Steelers release veteran LB James Harrison in salary cap move
Pittsburgh Steelers general manager Kevin Colbert and James Harrison’s agent had been trying to reach a new contract over the past few days. But they couldn’t agree on the appropriate pay cut for James Harrison, so that both sides could move forward.
"It's been a great run but all good things must come to an end," James Harrison wrote on twitter after his release by the Pittsburgh Steelers. "Thank you Steelers Nation I will miss you all!"
The Pittsburgh Steelers signed James Harrison as an undrafted free agent out of Kent State, who failed to earn recognition as well as stability until 2004, and after he’d already been released three times by the team. James Harrison made three Super Bowl trips with the Pittsburgh Steelers (winning XL, XLIII), combining 6.5 sacks in those playoffs runs (eight postseason games). By 2006, James Harrison had made his place as the Pittsburgh starting right outside linebacker.
"James has been an integral part of our success during his years in Pittsburgh and has helped us win two Lombardi trophies during that time,” Kevin Colbert said in a statement announcing James Harrison’s release. “We appreciate all of his efforts and wish him the best."
In 10 seasons with the Pittsburgh Steelers, James Harrison totaled 64 sacks (fourth highest in team history), 28 forced fumbles (second franchise leader) and five interceptions. In the midst of a stretch where he made five consecutive Pro Bowls, James Harrison was also named the NFL Defensive player of the year in 2008.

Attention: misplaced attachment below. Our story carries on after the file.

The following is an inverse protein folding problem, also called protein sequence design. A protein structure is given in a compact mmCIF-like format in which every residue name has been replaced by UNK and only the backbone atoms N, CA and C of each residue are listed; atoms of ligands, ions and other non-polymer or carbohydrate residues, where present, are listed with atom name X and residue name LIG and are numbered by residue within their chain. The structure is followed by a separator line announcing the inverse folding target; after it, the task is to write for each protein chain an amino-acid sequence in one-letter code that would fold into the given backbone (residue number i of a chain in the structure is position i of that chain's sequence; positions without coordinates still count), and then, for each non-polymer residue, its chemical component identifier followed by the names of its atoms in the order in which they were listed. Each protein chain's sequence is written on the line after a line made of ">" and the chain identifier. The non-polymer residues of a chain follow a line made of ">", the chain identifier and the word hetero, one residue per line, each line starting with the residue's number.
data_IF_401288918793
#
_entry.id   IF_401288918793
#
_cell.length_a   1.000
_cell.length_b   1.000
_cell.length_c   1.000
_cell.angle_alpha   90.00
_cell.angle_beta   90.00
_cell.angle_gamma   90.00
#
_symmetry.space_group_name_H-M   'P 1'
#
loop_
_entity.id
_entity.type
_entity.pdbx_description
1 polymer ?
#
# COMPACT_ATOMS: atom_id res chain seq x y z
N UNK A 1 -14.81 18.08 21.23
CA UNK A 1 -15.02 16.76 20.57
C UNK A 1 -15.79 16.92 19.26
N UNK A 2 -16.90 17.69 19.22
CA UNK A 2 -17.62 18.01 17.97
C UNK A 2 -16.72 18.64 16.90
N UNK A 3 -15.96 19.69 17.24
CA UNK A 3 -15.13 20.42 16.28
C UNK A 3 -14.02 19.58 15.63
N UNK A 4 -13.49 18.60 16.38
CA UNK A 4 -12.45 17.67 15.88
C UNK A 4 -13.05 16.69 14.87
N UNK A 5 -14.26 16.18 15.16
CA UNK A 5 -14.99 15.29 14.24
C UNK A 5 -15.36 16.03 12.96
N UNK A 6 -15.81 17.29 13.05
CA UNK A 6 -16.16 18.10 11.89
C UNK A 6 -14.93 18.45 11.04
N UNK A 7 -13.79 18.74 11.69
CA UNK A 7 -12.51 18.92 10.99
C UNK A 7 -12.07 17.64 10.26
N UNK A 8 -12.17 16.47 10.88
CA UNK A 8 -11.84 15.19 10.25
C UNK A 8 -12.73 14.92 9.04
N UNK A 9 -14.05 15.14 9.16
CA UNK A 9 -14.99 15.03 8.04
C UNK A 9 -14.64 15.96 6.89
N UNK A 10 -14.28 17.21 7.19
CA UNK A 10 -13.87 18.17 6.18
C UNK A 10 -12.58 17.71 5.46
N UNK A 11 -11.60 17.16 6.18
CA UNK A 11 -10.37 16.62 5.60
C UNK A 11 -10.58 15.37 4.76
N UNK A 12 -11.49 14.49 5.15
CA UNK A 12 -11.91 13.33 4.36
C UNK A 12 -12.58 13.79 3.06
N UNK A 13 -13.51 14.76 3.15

"James has played a major role in the success of this organization during his time in Pittsburgh,” Pittsburgh Steelers head coach Mike Tomlin said. “I appreciate everything he has done in my six years as head coach and wish him nothing but the best in the future."
However, James Harrison struggled with knee issues last season, due to which he missed three games. James Harrison, who turns 35 in May, was due to make $6.57 million in 2013 on a five-year, $51-million extension he signed with the Pittsburgh Steelers in 2009. The move brings the Pittsburgh Steelers back under the 2013 salary cap while providing over $5 million in cap relief.
The Pittsburgh Steelers used that free cap space to retain their restricted free agents – Isaac Redman, Steve McLendon, Emmanuel Sanders and Jonathan Dwyer – with $1.32 million tenders each. However, the Pittsburgh Steelers reportedly didn’t offer tenders to Stevenson Sylvester and Jeremy Kapinos, who face future as unrestricted free agents.